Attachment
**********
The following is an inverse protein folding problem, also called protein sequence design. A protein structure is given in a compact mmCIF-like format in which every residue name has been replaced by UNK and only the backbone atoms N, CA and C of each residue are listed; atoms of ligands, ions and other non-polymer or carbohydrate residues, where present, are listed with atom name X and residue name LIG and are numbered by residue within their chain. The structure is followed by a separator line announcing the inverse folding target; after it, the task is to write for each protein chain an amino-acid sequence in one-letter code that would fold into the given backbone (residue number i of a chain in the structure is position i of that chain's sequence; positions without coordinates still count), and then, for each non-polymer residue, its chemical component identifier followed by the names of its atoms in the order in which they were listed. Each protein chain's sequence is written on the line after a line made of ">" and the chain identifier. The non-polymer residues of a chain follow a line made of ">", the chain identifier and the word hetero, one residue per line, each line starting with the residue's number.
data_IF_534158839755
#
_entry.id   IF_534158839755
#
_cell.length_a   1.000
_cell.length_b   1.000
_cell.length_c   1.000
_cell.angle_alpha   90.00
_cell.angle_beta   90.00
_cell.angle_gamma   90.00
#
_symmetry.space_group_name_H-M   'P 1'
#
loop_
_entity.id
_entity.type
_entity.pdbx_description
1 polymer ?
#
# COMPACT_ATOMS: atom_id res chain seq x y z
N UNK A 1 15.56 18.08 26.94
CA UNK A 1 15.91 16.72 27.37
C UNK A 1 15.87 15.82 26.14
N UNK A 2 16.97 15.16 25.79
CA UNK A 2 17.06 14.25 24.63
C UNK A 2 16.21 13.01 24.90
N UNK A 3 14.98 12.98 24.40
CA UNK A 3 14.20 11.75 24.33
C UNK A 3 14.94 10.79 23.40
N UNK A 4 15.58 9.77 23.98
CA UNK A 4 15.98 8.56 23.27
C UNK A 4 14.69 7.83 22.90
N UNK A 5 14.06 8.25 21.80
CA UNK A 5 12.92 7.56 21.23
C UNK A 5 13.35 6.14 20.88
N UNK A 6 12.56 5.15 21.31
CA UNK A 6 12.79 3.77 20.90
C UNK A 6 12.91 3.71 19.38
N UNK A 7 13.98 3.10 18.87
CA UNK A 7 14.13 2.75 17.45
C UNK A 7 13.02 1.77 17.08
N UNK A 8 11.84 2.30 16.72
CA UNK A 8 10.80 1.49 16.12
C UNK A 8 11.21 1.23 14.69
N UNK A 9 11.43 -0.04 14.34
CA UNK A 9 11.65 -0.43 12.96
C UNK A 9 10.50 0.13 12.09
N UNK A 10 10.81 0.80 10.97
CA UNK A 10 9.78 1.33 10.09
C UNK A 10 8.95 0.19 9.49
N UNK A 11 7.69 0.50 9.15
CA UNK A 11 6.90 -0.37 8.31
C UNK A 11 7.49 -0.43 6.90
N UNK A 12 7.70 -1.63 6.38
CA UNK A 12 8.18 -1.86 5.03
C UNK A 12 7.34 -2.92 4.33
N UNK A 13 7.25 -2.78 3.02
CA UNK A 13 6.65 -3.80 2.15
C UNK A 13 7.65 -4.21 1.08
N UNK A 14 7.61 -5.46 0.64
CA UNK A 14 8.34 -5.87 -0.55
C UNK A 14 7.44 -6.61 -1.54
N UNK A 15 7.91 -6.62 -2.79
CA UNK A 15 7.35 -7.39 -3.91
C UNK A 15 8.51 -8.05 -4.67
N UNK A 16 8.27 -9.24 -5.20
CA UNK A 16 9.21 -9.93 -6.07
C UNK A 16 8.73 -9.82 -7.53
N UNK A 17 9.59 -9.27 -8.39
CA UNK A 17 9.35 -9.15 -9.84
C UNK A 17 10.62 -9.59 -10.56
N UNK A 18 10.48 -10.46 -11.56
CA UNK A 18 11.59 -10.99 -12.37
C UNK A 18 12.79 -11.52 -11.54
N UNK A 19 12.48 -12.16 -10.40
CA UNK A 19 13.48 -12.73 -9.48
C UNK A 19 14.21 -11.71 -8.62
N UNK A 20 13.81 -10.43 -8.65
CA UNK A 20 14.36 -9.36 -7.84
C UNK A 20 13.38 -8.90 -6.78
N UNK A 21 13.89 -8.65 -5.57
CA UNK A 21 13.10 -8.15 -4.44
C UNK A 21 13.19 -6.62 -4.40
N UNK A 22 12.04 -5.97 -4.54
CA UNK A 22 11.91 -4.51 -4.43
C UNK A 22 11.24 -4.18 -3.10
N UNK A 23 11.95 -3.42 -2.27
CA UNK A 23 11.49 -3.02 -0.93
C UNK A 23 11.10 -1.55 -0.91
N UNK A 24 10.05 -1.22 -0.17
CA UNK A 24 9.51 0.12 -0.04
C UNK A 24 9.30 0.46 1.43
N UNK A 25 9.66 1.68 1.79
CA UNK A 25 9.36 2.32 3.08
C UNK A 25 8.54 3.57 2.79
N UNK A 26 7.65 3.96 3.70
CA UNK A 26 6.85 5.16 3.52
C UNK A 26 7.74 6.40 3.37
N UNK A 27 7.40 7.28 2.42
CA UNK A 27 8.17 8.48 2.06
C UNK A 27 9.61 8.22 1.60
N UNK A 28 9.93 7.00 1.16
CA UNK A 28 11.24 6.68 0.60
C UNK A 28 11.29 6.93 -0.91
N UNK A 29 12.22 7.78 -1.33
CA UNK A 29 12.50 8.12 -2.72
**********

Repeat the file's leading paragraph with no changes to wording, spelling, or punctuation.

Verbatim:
The following is an inverse protein folding problem, also called protein sequence design. A protein structure is given in a compact mmCIF-like format in which every residue name has been replaced by UNK and only the backbone atoms N, CA and C of each residue are listed; atoms of ligands, ions and other non-polymer or carbohydrate residues, where present, are listed with atom name X and residue name LIG and are numbered by residue within their chain. The structure is followed by a separator line announcing the inverse folding target; after it, the task is to write for each protein chain an amino-acid sequence in one-letter code that would fold into the given backbone (residue number i of a chain in the structure is position i of that chain's sequence; positions without coordinates still count), and then, for each non-polymer residue, its chemical component identifier followed by the names of its atoms in the order in which they were listed. Each protein chain's sequence is written on the line after a line made of ">" and the chain identifier. The non-polymer residues of a chain follow a line made of ">", the chain identifier and the word hetero, one residue per line, each line starting with the residue's number.